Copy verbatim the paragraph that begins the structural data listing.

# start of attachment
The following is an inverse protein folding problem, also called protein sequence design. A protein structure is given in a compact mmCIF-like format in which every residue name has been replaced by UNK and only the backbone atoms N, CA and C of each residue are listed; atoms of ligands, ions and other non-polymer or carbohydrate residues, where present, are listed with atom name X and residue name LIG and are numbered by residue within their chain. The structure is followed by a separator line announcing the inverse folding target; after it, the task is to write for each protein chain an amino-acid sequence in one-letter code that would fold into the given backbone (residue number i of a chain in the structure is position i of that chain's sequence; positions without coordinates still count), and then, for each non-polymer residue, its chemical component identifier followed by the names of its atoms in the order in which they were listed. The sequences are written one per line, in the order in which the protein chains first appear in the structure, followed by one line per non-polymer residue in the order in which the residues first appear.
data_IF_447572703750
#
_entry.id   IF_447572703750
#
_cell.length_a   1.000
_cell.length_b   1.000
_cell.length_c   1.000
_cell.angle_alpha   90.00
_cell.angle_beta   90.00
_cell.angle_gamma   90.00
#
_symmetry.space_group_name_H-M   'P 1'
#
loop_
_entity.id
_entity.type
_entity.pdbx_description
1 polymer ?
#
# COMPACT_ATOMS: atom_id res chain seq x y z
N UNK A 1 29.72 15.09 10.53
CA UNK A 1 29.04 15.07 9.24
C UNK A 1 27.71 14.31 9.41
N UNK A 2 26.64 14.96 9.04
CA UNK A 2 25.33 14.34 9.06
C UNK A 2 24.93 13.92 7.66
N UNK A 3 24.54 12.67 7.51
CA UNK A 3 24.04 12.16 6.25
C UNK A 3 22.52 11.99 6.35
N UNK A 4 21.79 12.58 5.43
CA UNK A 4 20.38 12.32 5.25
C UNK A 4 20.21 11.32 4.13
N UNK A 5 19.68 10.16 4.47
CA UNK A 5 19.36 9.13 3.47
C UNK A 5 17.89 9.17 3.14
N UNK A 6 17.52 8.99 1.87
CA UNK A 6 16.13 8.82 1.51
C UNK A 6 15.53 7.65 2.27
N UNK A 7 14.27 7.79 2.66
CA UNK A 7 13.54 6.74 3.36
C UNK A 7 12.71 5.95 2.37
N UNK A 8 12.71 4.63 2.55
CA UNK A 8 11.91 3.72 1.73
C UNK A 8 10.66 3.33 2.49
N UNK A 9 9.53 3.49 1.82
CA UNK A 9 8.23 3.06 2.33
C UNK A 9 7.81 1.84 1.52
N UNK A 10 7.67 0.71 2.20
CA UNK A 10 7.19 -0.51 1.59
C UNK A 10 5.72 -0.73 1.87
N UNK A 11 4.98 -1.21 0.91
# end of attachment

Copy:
The following is an inverse protein folding problem, also called protein sequence design. A protein structure is given in a compact mmCIF-like format in which every residue name has been replaced by UNK and only the backbone atoms N, CA and C of each residue are listed; atoms of ligands, ions and other non-polymer or carbohydrate residues, where present, are listed with atom name X and residue name LIG and are numbered by residue within their chain. The structure is followed by a separator line announcing the inverse folding target; after it, the task is to write for each protein chain an amino-acid sequence in one-letter code that would fold into the given backbone (residue number i of a chain in the structure is position i of that chain's sequence; positions without coordinates still count), and then, for each non-polymer residue, its chemical component identifier followed by the names of its atoms in the order in which they were listed. The sequences are written one per line, in the order in which the protein chains first appear in the structure, followed by one line per non-polymer residue in the order in which the residues first appear.